Aladdin is another unusual choice for the live-action treatment. True, the original story has had several live-action films, productions and pantomimes, but this is specifically a remake of the Disney Aladdin, one of the company’s most fast-paced and cartoony films. The 2019 remake tones down a few of the wackier elements of the original, so now we have an Iago that talks less and a stationary Cave of Wonders. This not only makes it feel like something is missing to those who grew up with the original, but makes the cartoonish elements that did remain – like Abu and the Magic Carpet’s anthropomorphism and especially the Genie (Will Smith) in his blue form – feel out of place, which can be distracting.
That said, Aladdin strangely makes the transition to live-action better than the two aforementionded movies. There are less clumsy efforts to explain away the plot holes of the animated predecessor and while it does follow the basic plot of the original, it does feel like its own film with its own feel. Will Smith had some big shoes to fill as the Genie, played previously by the late Robin Williams, but Smith is fun to watch in the role and gets some genuinely humorous lines, rarely repeating jokes from the original. Smith puts his own different-yet-familiar spin on the character. It is a shame, then, that he looks so artificial as a blue spirit (especially since most of the visuals, especially the Magic Carpet, look natural and impressive).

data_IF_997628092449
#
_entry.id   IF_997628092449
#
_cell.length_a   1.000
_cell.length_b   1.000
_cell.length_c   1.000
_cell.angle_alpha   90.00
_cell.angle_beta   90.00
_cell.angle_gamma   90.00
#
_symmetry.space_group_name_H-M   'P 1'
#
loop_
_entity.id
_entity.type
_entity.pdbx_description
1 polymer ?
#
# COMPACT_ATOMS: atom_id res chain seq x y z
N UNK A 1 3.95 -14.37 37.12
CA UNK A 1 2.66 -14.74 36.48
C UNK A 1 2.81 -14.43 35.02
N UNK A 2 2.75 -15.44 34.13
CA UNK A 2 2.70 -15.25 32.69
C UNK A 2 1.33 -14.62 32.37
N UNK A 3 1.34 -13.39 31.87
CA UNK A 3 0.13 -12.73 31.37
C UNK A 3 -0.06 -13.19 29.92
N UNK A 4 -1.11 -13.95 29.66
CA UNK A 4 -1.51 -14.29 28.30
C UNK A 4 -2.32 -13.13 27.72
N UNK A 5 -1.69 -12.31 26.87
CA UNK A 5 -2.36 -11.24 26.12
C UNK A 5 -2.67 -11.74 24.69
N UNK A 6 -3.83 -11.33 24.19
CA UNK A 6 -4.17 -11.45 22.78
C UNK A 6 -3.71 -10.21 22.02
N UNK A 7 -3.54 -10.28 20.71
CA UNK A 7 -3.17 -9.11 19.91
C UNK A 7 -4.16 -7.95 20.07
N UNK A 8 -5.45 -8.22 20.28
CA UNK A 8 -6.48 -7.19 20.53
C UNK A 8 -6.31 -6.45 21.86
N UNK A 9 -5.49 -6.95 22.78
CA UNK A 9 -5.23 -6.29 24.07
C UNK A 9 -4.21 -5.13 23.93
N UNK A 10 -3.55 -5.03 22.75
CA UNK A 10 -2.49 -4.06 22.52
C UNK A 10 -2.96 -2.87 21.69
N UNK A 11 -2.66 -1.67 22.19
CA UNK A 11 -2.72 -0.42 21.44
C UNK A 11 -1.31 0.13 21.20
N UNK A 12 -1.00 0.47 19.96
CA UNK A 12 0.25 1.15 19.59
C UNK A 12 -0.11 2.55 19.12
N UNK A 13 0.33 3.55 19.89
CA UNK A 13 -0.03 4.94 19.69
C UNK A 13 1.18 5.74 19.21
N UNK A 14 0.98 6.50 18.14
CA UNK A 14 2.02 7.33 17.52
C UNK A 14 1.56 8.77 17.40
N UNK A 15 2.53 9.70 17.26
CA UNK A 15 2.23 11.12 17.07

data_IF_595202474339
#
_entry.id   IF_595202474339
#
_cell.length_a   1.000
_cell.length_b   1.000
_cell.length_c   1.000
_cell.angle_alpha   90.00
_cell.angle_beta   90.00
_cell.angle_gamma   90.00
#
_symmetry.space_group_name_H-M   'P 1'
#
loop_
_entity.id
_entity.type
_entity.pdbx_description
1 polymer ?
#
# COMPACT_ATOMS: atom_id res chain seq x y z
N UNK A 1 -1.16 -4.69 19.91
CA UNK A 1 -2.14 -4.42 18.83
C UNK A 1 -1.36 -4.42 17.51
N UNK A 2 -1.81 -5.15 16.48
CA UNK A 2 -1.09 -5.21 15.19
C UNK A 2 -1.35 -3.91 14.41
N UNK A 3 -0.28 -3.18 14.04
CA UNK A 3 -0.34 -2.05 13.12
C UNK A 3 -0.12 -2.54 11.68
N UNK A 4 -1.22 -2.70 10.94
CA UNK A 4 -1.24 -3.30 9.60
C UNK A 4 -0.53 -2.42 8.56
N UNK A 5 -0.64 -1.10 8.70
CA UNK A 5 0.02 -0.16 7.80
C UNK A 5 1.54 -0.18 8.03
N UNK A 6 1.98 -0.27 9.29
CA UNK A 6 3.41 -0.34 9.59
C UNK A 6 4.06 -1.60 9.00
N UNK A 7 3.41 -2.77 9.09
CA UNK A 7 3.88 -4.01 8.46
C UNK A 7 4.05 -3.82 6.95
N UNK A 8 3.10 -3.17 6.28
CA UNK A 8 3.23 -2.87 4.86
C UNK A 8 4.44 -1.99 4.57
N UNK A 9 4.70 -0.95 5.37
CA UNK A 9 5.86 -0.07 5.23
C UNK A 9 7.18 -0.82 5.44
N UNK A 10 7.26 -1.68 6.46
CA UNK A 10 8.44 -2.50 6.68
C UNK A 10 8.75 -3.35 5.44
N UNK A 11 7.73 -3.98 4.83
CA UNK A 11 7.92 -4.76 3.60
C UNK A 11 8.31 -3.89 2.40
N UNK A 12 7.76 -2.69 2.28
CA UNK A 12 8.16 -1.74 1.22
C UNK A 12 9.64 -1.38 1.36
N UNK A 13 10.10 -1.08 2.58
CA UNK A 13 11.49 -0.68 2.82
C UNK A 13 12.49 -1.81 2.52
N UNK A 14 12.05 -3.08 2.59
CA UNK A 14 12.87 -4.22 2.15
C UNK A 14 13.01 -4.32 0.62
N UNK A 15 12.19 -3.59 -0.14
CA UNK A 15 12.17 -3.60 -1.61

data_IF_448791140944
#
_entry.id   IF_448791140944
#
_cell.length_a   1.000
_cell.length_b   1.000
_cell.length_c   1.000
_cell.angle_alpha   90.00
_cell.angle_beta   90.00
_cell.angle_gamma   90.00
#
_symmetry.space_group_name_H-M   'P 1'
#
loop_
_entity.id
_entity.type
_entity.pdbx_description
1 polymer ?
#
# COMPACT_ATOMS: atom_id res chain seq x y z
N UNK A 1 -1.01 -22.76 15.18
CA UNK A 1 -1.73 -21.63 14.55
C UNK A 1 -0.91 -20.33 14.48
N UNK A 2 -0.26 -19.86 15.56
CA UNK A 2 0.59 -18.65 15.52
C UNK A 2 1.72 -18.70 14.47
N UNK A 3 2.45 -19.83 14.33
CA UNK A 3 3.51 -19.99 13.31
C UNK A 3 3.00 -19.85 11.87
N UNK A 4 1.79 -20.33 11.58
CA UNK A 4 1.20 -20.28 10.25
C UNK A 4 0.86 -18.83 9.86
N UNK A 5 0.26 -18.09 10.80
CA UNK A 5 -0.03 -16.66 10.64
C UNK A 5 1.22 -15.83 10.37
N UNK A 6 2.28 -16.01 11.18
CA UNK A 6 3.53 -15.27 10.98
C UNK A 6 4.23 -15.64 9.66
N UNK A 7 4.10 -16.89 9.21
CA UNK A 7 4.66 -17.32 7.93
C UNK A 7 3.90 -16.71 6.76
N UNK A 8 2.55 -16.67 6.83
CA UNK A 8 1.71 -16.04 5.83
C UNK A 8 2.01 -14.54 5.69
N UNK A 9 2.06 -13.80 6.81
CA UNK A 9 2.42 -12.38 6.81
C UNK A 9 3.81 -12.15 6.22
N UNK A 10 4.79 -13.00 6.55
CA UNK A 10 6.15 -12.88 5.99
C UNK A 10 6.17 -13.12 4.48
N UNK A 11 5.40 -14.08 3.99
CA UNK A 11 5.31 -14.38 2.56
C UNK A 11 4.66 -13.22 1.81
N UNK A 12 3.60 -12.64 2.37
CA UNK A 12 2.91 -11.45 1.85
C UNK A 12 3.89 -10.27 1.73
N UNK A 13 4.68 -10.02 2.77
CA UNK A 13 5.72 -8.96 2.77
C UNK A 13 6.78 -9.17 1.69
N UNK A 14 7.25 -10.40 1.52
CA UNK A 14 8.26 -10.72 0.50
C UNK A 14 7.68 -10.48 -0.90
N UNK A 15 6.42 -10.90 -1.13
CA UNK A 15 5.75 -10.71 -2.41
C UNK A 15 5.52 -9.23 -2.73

It should hardly be a surprise that 2019’s Aladdin is not as good as its 1992 counterpart, but that doesn’t mean it isn’t worth a watch, if only out of curiosity’s sake.
Detective Pikachu is a movie that intrigues even from the title. While one would expect a live-action Pokemon movie to be a story of a trainer trying to “catch ‘em all”, here we have the closest thing to a film adaptation of The Hollow Chocolate Bunnies of the Apocalypse, with a bit of Zootropolis sprinkled in. In a city where humans and Pokemon live together, 21-year-old Tim (Justice Smith) is looking for the whole story of his father’s death, and is assisted by his father’s Pikachu (Ryan Reynolds) who only he could understand. It sounds like the type of joke you’d expect to see on The Critic, but this is an actual movie in actual theaters. What’s more, it works.